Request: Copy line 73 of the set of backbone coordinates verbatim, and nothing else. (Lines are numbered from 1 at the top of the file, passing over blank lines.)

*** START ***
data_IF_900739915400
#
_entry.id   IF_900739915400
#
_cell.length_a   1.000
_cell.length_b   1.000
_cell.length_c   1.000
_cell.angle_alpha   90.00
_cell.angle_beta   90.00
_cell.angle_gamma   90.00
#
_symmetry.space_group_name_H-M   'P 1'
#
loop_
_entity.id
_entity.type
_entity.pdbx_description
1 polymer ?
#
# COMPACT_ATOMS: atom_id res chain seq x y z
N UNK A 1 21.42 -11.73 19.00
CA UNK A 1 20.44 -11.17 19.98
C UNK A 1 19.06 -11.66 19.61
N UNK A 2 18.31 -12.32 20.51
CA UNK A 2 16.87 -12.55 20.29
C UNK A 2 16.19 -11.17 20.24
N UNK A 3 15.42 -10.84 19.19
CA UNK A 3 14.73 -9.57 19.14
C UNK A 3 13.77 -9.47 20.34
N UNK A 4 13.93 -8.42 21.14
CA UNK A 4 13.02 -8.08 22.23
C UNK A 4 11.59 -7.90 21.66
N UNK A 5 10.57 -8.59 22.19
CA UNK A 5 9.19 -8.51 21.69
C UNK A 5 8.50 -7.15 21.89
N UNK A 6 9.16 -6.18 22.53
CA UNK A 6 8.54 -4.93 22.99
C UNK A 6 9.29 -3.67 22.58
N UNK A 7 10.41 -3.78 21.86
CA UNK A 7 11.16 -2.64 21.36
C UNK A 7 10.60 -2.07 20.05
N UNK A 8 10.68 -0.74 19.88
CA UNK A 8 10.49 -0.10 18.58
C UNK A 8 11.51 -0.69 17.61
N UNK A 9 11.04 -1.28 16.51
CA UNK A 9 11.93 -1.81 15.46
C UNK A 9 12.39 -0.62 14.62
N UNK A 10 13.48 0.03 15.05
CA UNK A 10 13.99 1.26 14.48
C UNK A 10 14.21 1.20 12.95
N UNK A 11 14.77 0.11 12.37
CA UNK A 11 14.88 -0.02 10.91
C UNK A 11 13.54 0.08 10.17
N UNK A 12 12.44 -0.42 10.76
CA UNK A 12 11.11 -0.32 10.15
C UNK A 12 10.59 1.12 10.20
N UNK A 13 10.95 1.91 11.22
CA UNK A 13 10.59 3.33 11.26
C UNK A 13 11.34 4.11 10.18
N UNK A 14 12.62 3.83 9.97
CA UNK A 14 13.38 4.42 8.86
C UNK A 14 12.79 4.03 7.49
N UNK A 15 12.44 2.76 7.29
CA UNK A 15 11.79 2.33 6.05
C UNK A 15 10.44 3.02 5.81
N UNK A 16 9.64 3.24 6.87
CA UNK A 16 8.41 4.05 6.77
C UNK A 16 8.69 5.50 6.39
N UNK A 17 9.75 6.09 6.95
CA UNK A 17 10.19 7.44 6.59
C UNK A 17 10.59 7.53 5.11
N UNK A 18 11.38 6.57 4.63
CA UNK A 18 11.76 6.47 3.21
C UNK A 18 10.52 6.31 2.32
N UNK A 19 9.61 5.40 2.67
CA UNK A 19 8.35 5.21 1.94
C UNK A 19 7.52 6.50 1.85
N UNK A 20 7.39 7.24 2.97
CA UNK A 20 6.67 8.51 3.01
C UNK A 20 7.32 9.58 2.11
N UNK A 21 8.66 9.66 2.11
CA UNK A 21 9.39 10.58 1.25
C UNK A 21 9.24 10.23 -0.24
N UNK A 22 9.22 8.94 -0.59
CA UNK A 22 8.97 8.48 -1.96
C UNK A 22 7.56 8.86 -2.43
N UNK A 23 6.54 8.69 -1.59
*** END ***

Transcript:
CA UNK A 18 11.76 6.47 3.21